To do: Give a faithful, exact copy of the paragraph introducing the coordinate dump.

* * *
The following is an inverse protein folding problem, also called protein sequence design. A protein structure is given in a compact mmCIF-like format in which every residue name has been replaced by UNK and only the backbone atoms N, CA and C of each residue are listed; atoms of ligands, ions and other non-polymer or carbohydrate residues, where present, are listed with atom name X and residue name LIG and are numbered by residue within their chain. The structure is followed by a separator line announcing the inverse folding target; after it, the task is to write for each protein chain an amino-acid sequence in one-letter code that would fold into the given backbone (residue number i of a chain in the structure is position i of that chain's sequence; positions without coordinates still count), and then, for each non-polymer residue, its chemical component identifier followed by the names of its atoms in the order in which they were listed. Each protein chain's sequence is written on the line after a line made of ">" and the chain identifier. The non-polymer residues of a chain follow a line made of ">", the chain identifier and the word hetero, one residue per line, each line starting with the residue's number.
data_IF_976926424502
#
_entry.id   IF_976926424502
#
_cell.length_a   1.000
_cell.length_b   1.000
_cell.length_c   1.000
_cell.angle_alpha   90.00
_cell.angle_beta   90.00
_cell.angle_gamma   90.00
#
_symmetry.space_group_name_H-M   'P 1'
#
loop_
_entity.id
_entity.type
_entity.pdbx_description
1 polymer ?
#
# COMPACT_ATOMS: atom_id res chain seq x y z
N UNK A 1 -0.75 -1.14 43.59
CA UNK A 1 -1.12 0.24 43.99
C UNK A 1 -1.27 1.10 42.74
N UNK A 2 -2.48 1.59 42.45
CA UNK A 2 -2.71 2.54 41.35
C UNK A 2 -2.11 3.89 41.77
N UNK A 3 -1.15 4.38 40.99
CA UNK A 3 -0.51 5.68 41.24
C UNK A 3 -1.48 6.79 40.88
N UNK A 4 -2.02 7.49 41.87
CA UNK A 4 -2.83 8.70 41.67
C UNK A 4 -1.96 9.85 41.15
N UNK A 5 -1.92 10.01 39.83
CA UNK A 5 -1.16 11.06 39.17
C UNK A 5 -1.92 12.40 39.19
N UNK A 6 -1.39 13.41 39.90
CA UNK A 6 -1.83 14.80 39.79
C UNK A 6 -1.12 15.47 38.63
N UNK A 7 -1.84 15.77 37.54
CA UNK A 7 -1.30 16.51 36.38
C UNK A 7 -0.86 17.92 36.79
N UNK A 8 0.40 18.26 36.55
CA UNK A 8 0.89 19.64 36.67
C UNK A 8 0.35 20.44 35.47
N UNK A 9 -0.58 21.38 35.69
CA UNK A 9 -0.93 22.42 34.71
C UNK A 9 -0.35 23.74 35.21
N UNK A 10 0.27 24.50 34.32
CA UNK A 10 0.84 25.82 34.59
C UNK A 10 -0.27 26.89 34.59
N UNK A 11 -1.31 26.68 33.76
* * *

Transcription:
The following is an inverse protein folding problem, also called protein sequence design. A protein structure is given in a compact mmCIF-like format in which every residue name has been replaced by UNK and only the backbone atoms N, CA and C of each residue are listed; atoms of ligands, ions and other non-polymer or carbohydrate residues, where present, are listed with atom name X and residue name LIG and are numbered by residue within their chain. The structure is followed by a separator line announcing the inverse folding target; after it, the task is to write for each protein chain an amino-acid sequence in one-letter code that would fold into the given backbone (residue number i of a chain in the structure is position i of that chain's sequence; positions without coordinates still count), and then, for each non-polymer residue, its chemical component identifier followed by the names of its atoms in the order in which they were listed. Each protein chain's sequence is written on the line after a line made of ">" and the chain identifier. The non-polymer residues of a chain follow a line made of ">", the chain identifier and the word hetero, one residue per line, each line starting with the residue's number.